The Importance of Creativity and Dreaming for Children

dreaming, creativity, spacing out, zoning out Quoting an email buddy, who is a North American Indian:

> Our people know better, healthy amounts of outdoor isolation (we call it time to dream)

EXACTLY! It was first my husband's idea to homeschool, because he wanted to preserve our kids' creativity. I did too of course, but since he was an art teacher and an artist at the time (now he is an art and play therapist as well) he saw how creativity quickly got squeezed out of them at an early age. He wanted them to have to time to dream. Lots of dreaming. Time to space out, and zone out. And lots of art. And play. So our kids' play WAS their education. So we honoured their play and their dreaming (zoning out they call it as if it is a bad thing) and they learned to honour their OWN rhythm. I think those things are MOST important in the early years, so that they can get a sense of self, of who they are, so that when they hit the "real" world, they already have maximized their inner strength.

> On the other hand we hear of kids in public school puking on standardized test day from the stress,

We take care of two girls after school, aged 9 and 7. The nine year old talks to me about her extremely authoritarian Grade 3 school teacher, who threatens, pushes and intimidates them every day. She gives them one Smartie every time they've done something right, like a horse who gets sugar cubes, in the tradition of Pavlov's dogs. I've met her when my foster daughter was in that school. She's like Darth Vader on high heels. The nine year old is really scared of her teacher. I asked her why she thought the teacher did this, and she said that the teacher was "preparing them for high school". Now why on earth are Grade 3 kids concerned about HIGH SCHOOL? It's like these kids are born to go to school, born to do boot camp, born to be cannon fodder. They keep getting a message of fear, that there is a "bad, tough world out there, you gotta compete". They are taught to worry and fret. Such nonsense to scare them systematically into submission and spend their lives cowering. Get them to be afraid of everything: afraid of not doing well, afraid of being poor, sick, stupid, fat, lonely, you name it. By the time many of them graduate, they are so immersed in the myth of doom and danger and worry as a way of life, that they can only operate from a place of fear.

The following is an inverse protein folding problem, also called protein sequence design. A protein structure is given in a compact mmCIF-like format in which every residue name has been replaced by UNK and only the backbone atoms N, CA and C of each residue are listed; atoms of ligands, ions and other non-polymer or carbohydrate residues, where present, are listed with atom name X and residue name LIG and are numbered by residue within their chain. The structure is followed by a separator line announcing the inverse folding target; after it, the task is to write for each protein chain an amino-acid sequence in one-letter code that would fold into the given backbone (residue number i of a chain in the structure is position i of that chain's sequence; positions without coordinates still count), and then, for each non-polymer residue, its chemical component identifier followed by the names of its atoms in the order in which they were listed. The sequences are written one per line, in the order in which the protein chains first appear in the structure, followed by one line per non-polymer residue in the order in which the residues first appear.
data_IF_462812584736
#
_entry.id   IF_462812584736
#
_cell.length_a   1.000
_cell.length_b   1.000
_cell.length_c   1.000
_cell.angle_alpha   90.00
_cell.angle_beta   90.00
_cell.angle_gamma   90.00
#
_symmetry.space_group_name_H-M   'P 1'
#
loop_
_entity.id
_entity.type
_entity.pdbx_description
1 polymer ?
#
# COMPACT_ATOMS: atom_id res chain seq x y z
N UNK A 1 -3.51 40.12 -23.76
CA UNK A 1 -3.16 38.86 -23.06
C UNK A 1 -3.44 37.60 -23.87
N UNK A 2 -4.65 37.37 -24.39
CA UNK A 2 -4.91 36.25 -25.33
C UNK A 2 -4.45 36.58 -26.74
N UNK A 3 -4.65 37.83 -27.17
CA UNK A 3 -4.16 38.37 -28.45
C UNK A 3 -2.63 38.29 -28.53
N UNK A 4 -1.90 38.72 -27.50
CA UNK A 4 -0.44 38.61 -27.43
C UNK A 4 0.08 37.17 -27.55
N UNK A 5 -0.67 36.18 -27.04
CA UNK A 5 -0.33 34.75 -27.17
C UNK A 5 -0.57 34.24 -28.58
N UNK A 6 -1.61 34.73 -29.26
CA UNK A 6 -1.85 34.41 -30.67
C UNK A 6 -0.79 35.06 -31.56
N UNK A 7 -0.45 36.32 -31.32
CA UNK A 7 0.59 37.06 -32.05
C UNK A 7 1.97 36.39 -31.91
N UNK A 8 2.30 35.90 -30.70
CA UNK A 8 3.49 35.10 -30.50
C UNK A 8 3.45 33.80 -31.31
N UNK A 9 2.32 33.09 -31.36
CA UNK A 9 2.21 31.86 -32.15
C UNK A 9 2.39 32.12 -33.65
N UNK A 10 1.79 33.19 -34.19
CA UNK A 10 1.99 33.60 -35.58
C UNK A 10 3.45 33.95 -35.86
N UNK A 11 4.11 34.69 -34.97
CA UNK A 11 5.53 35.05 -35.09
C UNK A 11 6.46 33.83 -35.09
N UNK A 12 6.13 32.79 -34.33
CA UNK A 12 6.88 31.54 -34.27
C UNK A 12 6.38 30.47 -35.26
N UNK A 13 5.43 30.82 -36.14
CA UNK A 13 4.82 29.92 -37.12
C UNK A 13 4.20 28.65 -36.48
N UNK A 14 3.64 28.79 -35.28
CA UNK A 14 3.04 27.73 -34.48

Thanks for letting me rant. On the more optimistic side, I've noticed that the kids who do well in school are those who have either really loving supportive parents, or those who have and are unique indomitable spirits that manage to slip through the intimidation and culture of fear and retain their life force and chutzpah. Thank goodness for all the wild card spirits out there. And thank goodness for the few handfuls of fine teachers who believe in kids, and respect and honour them. They have saved many of them from complete alienation and degradation. I look fondly back at one, mabye two teachers in my five years of high school who showed me basic respect.

(who wants to live fearlessly, and still deprogramming... )

My life through Rose Coloured Glasses

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All text is © Anita Roy 2004. All rights remain with the author.
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